For Senate Dems to Agree to Nuke the Filibuster, Certain Things Would Have to Happen First.
What will it take for Senate Democrats to take the necessary steps to get things done?
With the $1.9 trillion dollar coronavirus relief packaged now signed into law by President Biden and relief checks already being deposited into the bank accounts of tens of millions of people across the country, it was certainly worth noting that not a single Republican voted in favor of the bill throughout the entire legislative process between the House and the Senate. Since before they had even officially taken control of the Senate and been handed unilateral control of the government, Senate Democrats have been faced with questions regarding whether or not they would nuke the filibuster, an important step that would prevent them from having to secure Republican votes in a 50–49 Senate.
Considering the fact that 60 votes are required for most legislation to make it through the Senate, it’s becoming increasingly clear that they’re going to be left with no alternative if they want to get anything done over the course of the next two years.
Of course, conservative corporate Democrats like Senators Joe Manchin and Kyrsten Sinema have already vowed they want to protect the traditions of the Senate, continue to reach out to Republicans, and protect the filibuster. That said, with the relief package and certain elements of it out of the way, I have a feeling that they might be more open to the idea as Democrats set their sights on other priorities.
It’s worth noting that since the $15 minimum wage increase was already killed in the covid relief package, as infuriating as it is that alone might be an important factor in conservative Democrats like Manchin and Sinema beginning to soften their stance on the filibuster. I’m not sure how much more clear they could have made it that they did not want to see Americans get the desperately needed minimum wage increase, and the filibuster — up until Bernie introduced it as an amendment to the bill anyways — was a way of protecting them from having to vote on the matter. But now, with not only an infrastructure but a voting rights bill on the way that would give Democrats a significant advantage in maintaining their power for no other reason than making it easier for Americans to vote, as I said before I have a feeling that they’re going to begin changing their minds. Of course, not right away.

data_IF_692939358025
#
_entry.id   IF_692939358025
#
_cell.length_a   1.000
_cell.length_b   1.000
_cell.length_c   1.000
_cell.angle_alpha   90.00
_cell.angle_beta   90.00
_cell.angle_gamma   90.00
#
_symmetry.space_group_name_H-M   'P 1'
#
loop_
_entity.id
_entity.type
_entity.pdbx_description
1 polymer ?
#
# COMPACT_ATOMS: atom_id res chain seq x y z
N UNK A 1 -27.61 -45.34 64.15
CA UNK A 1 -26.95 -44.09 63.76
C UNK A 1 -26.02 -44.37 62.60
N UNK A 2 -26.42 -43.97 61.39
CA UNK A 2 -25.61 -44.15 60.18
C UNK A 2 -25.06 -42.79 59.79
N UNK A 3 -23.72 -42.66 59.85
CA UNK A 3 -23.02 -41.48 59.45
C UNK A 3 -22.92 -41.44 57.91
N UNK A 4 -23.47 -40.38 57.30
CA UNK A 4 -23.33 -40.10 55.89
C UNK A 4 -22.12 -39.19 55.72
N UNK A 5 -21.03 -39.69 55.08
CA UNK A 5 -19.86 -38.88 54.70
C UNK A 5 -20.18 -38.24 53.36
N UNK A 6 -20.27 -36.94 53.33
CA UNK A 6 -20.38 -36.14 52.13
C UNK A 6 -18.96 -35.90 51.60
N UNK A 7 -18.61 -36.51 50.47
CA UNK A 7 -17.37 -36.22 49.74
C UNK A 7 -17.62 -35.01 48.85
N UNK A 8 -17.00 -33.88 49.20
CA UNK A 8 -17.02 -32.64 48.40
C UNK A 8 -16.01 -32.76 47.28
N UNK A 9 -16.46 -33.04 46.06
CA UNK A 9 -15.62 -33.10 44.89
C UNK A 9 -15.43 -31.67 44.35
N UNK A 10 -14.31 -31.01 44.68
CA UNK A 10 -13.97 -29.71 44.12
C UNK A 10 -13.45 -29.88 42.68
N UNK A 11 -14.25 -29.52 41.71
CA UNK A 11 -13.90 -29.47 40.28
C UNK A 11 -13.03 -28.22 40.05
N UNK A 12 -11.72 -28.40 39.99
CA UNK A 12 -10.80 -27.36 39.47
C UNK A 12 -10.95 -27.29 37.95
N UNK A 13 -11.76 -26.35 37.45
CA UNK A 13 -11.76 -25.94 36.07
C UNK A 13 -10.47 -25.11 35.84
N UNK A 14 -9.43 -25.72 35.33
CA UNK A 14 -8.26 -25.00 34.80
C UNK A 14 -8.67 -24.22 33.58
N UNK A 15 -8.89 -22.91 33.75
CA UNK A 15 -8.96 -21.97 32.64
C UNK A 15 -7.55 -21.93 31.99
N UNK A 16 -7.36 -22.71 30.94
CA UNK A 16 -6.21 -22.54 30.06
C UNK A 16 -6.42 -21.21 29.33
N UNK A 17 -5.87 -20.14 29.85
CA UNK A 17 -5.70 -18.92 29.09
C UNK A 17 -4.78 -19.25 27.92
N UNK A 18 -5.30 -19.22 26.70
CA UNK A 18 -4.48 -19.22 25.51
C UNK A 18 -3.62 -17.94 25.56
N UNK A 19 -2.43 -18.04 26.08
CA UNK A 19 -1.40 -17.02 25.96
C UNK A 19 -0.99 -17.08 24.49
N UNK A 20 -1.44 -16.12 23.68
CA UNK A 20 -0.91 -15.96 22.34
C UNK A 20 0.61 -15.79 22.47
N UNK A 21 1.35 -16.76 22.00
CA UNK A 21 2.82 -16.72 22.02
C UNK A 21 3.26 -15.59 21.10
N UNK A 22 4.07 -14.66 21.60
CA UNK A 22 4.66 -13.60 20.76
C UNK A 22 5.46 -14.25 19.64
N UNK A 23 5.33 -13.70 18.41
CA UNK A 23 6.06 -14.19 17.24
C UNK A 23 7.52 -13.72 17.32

The voting rights bill that just passed the House of Representatives happens to be an excellent piece of legislation, touching on the entirety of the electoral process whether it be money in politics to the ease of voting. Now unfortunately, many have justifiably observed it’s on it’s way to the Senate to die considering it would require 60 votes. Unless Democrats nuke the filibuster.
As it stands today, conservative Democrats would almost certainly not agree to nuking the filibuster over what is inarguably an excellent bill, namely I would argue because of the anti corruption and money in politics aspects of it that lawmakers across party lines so richly benefit from in the weeks, months, even years leading up to their re-election bids. But, because it benefits them overall and would help them maintain their power, of course Democrats want the pieces of the bill that would make it easier for Americans to vote. After the Senate is done editing the bill and effortlessly wipes away some of the best aspects of it that would affect their fundraising, I wouldn’t be surprised at all if we begin to see them arguing that Republicans are leaving them with no choice but to nuke the filibuster.
Voting rights bill aside, I’m sure there are a number of Democratic lawmakers in the Senate who theoretically at least want to get legislation passed to improve infrastructure and mitigate climate change before it’s time for them to begin focusing on getting re-elected. As disappointing as it is that Democrats seem intent on delivering nothing more than the bare minimum for their constituents, they’re going to want legislation to point to in an effort to get re-elected, and as much as they might like “unity” with Republican lawmakers, that isn’t going to happen. While I certainly would not put it past Democrats to continue down this path of unnecessarily gridlocked government in an effort to make excuses for their lackluster abilities to legislate, I would not be surprised if once certain policy proposals and pieces of legislation are set aside, their views on the filibuster might change.